Secret Identity by Alex Segura
"The title of this novel is apt on several levels but hopefully you will discover them as you read it. The setting is NYC in the mid 70's and the comic book industry is at the forefront of the novel. The author has also written many comic books and has a strong grasp of the industry and especially the discrimination and sexism of the time and that impacts the main female character.
Carmen Valdez is the female lead, and she wants to create comic books but accepts a job as an assistant to the publisher of Triumph Comics just to get a foothold in the industry. A co-worker is killed and Carmen tries to figure out what happened while continuing her dream of creating a female comic superhero.
A gritty noirish mystery which encapsulates the time period quite well while also being a nicely paced and entertaining read. I enjoy an occasional graphic novel but would not consider myself a comic book fan. I learned a lot about the industry, but the book works on many different levels."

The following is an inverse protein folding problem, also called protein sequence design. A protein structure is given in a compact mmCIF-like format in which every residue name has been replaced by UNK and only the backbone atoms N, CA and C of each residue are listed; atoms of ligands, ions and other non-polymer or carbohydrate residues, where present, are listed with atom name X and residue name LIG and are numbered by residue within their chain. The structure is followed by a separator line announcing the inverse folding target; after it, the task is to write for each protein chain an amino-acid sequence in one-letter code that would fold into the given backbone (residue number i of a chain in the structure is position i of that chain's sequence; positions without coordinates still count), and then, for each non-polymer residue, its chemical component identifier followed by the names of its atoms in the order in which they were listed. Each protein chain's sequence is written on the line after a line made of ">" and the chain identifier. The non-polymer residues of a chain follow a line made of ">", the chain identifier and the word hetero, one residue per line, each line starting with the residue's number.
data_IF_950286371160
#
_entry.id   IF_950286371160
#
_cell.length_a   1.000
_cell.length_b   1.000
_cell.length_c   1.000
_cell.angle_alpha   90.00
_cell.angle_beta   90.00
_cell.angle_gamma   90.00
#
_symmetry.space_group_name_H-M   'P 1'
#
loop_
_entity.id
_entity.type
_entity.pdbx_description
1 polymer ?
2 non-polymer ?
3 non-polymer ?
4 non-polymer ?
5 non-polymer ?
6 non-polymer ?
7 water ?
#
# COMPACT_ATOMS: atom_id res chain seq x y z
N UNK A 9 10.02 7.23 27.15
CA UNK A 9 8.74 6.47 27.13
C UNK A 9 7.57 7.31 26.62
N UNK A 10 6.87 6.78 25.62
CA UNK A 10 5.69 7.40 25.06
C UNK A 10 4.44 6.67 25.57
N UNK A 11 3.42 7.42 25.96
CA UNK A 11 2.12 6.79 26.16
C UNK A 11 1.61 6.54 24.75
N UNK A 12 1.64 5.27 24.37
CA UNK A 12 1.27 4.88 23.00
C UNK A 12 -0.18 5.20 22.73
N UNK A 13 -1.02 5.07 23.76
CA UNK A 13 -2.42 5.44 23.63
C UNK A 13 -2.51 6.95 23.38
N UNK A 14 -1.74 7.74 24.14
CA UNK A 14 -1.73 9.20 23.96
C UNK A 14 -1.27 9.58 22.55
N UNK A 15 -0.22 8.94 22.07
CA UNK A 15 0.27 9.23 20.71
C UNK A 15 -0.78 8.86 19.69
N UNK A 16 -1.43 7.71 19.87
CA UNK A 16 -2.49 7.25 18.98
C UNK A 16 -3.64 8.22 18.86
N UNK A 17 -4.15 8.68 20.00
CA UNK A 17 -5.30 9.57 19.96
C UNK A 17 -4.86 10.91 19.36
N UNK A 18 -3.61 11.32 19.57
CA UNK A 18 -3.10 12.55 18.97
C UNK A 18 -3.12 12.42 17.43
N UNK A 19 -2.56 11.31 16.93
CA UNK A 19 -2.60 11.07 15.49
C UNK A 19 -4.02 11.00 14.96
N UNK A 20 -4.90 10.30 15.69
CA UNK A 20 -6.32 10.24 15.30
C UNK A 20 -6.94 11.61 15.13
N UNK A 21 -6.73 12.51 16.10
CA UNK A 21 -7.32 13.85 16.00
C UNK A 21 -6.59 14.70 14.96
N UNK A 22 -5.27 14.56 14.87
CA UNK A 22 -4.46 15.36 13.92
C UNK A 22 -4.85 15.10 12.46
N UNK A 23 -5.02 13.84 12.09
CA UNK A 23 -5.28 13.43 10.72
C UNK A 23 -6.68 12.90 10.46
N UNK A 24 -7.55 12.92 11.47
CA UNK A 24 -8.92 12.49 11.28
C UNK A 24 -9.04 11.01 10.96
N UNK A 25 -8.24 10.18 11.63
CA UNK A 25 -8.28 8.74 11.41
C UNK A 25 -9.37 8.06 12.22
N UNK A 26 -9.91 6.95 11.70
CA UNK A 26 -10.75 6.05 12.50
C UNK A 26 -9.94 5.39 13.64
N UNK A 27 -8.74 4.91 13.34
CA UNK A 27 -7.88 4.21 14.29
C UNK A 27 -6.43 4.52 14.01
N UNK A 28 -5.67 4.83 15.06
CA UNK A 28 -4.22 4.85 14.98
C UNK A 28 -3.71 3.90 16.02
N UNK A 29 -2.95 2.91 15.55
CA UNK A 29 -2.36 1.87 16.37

Fourth Wing by Rebecca Yarros
If you're looking for a great fantasy novel, this is the one.
Think - How to Train Your Dragon, with "A Court of Thorns and Roses" vibes, with some American Ninja Warrior mixed in. Loved it! I can't wait for the second book in November!
Lovelight Farms by B.K. Borison
"A recent stellar romance read for me was "Lovelight Farms" by B.K. Borison. If you love friends to lovers tropes, set in small town that gives real Hallmark Channel vibes then this is for you!"
Knockemout Series by Lucy Score
"If you are a fan of the Small Town Romance, Enemy to Lover and Grumpy Sunshine tropes you will absolutely love the Knockemout Series by Lucy Score! The first book in the series "Things We Never Got Over" was a 5 star for me as well as the second book "Things We Hide from the Light". Coming soon the third book in the series "Things We Left Behind" is one of my most anticipated romance reads of this year!"
Pride and Prejudice by Jane Austen